Museum

INTERNATIONAL MASTERS SWIMMING HALL OF FAME
RICHARD REINSTAEDTLER  (GER)
2005 Masters Swimmer


INTERNATIONAL HIGHLIGHTS: World Points – 901, Pre-1986 Points – 0, Total Points – 901; Since 1970, he has competed in seven age groups (60-65 thru 90-94); 43 FINA MASTERS WORLD RECORDS;

In 1924, at the age of twelve, young Richard Reinstaedtler joined the swim club ‘Freie Schwimmer Duesseldorf’ where he learned to swim. Although his main emphasis was in swimming and handball, a talented athlete, Richard also participated in diving, water polo and track & field. As he got older, Richard was able to mix his sports training with a technician apprenticeship while he prepared for engineering college. In 1933, Hitler started the coordination of all sport clubs and Richard was able to place a sport emphasis on swimming and water polo in Duesseldorf’s swim club ‘DSC 98’, and handball in Germany’s best league ‘TUS Gerresheim.’

In the meantime, he finished engineering college and in 1936 started working in a rolling-mill and hydraulic compressor producing company in Duesseldorf.  World War II greatly affected his professional and athletic careers as he was called to army service in the fall of 1943. During the next year, he was assigned to work on technical standards for the V2 at Wernher von Braun Military Service Arsenal in Pennemuende.

He was married in July of 1944 and in September, he was delegated to Vienna’s technical college, where he worked with Prof. Loesel on the development of a portable power station. He remained there until the end of the war, and then four weeks later he was able to return to his old company in Duesseldorf. Throughout these turbulent years there was hardly time for intense physical activity.

After the war he restarted his swimming, water polo, and handball careers at his former club ‘Freie Schwimmer’ and began to take part in the first swimming competitions that later became Masters meets and championships. In 1958, he competed in his first German Swimming Championship for older folks and placed second in his age group in the 50m backstroke. He has taken part in 40 German Masters Championships for long and short course competitions winning 46 German titles and 48 vice titles. He has competed in many foreign swim championships in the USA, Canada, Australia, New Zealand, Great Britain, France, Sweden, Netherlands, Italy, Spain, Belgium, Luxemburg, and Austria.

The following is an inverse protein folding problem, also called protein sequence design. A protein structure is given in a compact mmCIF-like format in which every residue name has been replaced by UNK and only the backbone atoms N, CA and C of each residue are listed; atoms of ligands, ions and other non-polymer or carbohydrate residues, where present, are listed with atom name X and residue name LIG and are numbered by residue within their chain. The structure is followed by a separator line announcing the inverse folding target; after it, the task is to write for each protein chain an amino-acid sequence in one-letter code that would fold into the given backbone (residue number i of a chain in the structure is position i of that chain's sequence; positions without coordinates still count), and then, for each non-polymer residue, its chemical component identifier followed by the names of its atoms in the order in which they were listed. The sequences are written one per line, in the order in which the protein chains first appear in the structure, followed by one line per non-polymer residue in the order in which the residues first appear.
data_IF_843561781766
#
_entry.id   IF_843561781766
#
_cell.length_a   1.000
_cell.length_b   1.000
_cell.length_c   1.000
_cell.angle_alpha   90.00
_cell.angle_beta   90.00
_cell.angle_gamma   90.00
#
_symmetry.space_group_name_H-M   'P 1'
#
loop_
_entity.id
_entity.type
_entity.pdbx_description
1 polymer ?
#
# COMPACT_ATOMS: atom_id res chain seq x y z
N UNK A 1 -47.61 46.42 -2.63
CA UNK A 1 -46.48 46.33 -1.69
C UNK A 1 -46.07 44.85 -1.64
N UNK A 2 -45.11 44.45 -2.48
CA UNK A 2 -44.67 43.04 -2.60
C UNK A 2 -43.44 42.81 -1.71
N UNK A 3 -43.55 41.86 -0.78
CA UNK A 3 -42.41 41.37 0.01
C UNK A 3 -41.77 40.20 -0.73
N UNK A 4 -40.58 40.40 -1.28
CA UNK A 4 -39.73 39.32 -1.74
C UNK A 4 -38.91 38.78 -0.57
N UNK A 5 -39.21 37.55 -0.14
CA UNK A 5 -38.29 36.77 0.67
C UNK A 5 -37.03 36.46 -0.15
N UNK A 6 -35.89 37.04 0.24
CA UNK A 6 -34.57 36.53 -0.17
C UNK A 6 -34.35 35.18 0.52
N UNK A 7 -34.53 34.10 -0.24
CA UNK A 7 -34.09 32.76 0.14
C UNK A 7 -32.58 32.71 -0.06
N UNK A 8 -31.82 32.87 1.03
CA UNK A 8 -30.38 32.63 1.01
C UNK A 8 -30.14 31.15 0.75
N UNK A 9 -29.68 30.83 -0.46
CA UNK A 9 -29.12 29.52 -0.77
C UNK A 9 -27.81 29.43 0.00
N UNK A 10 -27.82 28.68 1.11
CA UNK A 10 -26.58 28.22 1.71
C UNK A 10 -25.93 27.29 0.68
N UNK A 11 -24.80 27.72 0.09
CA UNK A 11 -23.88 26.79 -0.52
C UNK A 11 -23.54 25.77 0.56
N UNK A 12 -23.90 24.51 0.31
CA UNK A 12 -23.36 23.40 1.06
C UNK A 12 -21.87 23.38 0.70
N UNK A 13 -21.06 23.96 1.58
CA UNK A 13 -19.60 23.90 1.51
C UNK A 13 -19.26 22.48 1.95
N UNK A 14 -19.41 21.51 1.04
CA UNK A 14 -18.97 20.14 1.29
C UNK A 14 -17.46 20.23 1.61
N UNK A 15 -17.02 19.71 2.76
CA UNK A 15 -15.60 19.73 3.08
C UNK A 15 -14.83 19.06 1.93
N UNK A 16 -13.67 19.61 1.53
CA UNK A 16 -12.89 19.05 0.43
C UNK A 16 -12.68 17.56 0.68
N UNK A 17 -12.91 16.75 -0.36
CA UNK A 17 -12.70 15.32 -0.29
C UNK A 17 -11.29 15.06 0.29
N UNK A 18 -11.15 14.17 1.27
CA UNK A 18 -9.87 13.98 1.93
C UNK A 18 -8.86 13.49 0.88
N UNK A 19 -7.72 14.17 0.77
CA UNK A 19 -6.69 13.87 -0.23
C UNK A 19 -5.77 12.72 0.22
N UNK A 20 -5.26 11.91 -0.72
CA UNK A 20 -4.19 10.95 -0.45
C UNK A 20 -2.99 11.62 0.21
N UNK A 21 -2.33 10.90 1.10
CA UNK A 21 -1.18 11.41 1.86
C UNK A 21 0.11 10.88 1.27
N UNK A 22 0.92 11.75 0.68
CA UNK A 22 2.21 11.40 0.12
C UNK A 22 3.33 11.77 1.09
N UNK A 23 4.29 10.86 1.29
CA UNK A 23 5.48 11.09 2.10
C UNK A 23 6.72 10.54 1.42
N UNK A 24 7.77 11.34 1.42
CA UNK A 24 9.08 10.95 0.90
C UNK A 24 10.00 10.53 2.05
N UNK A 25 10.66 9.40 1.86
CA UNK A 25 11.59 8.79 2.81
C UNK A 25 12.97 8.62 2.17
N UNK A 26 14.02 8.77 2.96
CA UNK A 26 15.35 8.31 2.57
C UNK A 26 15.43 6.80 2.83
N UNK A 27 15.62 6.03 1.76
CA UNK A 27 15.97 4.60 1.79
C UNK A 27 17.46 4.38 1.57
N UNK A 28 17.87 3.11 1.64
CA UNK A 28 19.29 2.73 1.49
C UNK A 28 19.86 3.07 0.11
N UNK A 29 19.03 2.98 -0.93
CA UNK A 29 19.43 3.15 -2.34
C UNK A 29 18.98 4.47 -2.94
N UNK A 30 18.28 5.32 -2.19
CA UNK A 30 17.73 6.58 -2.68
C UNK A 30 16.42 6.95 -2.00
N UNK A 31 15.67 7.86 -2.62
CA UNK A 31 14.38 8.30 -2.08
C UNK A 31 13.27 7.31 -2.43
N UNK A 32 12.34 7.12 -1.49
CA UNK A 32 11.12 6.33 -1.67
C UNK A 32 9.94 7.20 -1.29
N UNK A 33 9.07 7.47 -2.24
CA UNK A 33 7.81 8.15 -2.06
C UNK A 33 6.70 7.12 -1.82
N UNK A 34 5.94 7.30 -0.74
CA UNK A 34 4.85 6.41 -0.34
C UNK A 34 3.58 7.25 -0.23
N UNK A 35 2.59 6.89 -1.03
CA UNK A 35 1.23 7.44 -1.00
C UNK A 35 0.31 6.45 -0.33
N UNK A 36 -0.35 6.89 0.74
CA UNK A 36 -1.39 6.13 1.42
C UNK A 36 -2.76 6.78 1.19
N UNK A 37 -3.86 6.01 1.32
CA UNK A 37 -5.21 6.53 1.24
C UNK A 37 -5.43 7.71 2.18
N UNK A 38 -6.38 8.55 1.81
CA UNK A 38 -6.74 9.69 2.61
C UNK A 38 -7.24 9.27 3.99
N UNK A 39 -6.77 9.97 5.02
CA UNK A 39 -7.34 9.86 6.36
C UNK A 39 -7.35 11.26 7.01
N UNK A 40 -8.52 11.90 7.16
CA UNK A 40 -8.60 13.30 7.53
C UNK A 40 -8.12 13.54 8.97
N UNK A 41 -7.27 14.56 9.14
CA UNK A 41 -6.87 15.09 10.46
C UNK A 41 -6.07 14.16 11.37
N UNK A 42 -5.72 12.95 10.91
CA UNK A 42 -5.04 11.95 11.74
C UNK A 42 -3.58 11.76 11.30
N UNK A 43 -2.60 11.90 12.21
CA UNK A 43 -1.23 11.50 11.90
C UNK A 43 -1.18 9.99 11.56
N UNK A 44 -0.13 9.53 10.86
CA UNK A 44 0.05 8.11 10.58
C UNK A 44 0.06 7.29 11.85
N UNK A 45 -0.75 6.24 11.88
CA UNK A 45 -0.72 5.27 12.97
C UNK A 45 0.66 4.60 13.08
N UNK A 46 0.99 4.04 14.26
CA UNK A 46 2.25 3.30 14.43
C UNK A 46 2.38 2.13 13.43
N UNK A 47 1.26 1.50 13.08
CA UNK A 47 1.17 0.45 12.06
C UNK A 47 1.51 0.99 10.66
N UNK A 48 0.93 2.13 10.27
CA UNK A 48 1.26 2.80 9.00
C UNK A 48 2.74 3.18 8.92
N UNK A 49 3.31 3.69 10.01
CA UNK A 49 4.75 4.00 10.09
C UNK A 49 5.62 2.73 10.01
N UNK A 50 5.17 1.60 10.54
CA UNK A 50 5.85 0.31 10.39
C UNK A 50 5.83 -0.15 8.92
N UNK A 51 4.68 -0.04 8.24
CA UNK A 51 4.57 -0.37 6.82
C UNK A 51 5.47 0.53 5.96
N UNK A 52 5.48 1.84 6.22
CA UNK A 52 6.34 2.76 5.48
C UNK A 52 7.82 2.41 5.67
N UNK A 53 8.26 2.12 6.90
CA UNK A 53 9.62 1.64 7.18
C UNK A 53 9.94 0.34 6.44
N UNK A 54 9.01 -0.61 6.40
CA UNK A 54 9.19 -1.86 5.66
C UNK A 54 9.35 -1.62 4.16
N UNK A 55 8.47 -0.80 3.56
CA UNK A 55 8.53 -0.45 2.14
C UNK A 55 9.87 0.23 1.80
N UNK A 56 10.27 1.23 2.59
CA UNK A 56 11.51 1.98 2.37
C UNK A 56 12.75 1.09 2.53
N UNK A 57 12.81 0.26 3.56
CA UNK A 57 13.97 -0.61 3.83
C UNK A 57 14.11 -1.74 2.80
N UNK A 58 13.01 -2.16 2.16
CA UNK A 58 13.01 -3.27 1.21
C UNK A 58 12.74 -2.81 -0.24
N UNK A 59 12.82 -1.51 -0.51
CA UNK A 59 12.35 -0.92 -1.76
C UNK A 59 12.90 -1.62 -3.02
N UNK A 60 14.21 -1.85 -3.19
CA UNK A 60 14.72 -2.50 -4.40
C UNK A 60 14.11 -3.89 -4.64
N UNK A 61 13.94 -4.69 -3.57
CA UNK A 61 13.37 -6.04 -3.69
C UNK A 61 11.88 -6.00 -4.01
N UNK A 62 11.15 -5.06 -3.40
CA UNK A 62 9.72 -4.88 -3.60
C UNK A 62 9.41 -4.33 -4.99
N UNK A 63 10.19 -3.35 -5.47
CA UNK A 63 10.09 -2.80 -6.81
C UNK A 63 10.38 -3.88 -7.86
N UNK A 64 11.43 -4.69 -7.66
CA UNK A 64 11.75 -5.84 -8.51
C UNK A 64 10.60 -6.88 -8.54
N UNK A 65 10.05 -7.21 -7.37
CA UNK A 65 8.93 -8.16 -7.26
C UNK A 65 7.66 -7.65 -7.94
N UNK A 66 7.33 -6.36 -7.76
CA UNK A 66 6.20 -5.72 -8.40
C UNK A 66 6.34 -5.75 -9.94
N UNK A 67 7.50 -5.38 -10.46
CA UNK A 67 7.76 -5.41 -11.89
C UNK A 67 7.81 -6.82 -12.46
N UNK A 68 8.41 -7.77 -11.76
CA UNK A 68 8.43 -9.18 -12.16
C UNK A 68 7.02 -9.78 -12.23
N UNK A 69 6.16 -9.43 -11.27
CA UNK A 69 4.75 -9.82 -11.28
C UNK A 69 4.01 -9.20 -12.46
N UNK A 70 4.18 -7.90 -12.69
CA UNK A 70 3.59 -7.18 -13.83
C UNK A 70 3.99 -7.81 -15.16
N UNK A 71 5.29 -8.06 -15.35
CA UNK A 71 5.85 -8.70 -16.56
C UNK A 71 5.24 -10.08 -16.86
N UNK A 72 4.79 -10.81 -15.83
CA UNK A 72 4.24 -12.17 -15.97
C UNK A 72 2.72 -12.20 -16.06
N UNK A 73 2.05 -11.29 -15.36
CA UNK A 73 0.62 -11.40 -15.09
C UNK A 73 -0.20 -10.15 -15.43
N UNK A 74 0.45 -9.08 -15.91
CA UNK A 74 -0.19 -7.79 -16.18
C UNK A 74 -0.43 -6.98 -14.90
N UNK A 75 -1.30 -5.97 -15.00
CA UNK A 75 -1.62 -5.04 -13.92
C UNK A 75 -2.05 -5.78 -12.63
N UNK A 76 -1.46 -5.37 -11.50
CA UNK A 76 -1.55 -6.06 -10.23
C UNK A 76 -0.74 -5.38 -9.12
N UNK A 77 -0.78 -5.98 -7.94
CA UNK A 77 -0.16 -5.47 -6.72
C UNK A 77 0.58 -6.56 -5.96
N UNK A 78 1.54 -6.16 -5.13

His job as chief engineer of the company required extended travel abroad to South-East Europe, North and South America, Africa, and China, not allowing him the time to swim.

However, with his retirement at age 65 in 1974, he was able to spend more time focusing on swimming and competing in international events. At the first unofficial Masters World Championships in Toronto in 1985 he placed second in the 50 meter, 100 meter, and 200 meter backstroke events, as well as in the diving event. The following year at the second unofficial World Championships in Brisbane he won the 50 meter, 100 meter, and 200 meter backstroke and placed third in the 50 meter freestyle and 200 meter individual medley. At that meet he set four World records in his age group (75-79) in the backstroke events and in the 100 meter individual medley.

Since that time Richard has competed in five European Championships, winning 18 European and 10 Vice European titles. He has competed in six FINA Masters World Championships with 30 individual starts, winning 17 gold medals, 10 silver medals and 3 bronze medals.

Richard has set 43 FINA Masters World Records. One of his greatest successes is listed in the 1998 Guinness Book of World Records when he broke 6 World records in one day at Ingelheim in 1997.

In 2003 at the age of 90, Richard achieved the requirements for the German Sports Certificate of the German Sports Association (DSB) for the thirty-first time. Since the last listed requirements are for the 75-80 age group, he had to achieve the requirements for this much-younger age group, fifteen years his junior.

In FINA Masters competition, Richard has acquired 75 number one, 38 number two and 24 number three world rankings.
 

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